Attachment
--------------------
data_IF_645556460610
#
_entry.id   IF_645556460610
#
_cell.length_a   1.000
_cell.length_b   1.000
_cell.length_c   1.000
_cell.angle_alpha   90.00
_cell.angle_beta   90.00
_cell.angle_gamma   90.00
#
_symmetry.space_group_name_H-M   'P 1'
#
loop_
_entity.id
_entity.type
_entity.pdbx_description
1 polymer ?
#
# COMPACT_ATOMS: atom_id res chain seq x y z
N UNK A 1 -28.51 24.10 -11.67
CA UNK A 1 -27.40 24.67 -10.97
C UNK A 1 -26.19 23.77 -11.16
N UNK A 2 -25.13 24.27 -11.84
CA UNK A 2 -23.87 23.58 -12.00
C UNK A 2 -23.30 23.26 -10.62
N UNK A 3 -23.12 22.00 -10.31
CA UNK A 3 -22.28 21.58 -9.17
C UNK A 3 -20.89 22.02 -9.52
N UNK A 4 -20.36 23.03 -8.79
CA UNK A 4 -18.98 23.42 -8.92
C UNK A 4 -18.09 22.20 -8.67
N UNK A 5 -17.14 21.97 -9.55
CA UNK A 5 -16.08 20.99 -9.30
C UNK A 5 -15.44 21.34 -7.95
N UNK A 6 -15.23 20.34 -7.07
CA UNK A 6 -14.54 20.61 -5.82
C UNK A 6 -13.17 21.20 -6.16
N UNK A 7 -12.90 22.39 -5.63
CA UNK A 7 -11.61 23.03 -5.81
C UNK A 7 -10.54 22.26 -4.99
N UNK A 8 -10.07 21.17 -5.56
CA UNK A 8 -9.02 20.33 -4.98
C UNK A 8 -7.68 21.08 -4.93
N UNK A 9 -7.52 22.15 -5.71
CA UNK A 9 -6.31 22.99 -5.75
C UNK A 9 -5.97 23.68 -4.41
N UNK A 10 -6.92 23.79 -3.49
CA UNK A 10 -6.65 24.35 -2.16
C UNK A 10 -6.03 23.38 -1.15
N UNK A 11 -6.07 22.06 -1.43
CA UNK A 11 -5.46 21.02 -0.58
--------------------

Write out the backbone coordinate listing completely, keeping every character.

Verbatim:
data_IF_645556460610
#
_entry.id   IF_645556460610
#
_cell.length_a   1.000
_cell.length_b   1.000
_cell.length_c   1.000
_cell.angle_alpha   90.00
_cell.angle_beta   90.00
_cell.angle_gamma   90.00
#
_symmetry.space_group_name_H-M   'P 1'
#
loop_
_entity.id
_entity.type
_entity.pdbx_description
1 polymer ?
#
# COMPACT_ATOMS: atom_id res chain seq x y z
N UNK A 1 -28.51 24.10 -11.67
CA UNK A 1 -27.40 24.67 -10.97
C UNK A 1 -26.19 23.77 -11.16
N UNK A 2 -25.13 24.27 -11.84
CA UNK A 2 -23.87 23.58 -12.00
C UNK A 2 -23.30 23.26 -10.62
N UNK A 3 -23.12 22.00 -10.31
CA UNK A 3 -22.28 21.58 -9.17
C UNK A 3 -20.89 22.02 -9.52
N UNK A 4 -20.36 23.03 -8.79
CA UNK A 4 -18.98 23.42 -8.92
C UNK A 4 -18.09 22.20 -8.67
N UNK A 5 -17.14 21.97 -9.55
CA UNK A 5 -16.08 20.99 -9.30
C UNK A 5 -15.44 21.34 -7.95
N UNK A 6 -15.23 20.34 -7.07
CA UNK A 6 -14.54 20.61 -5.82
C UNK A 6 -13.17 21.20 -6.16
N UNK A 7 -12.90 22.39 -5.63
CA UNK A 7 -11.61 23.03 -5.81
C UNK A 7 -10.54 22.26 -4.99
N UNK A 8 -10.07 21.17 -5.56
CA UNK A 8 -9.02 20.33 -4.98
C UNK A 8 -7.68 21.08 -4.93
N UNK A 9 -7.52 22.15 -5.71
CA UNK A 9 -6.31 22.99 -5.75
C UNK A 9 -5.97 23.68 -4.41
N UNK A 10 -6.92 23.79 -3.49
CA UNK A 10 -6.65 24.35 -2.16
C UNK A 10 -6.03 23.38 -1.15
N UNK A 11 -6.07 22.06 -1.43
CA UNK A 11 -5.46 21.02 -0.58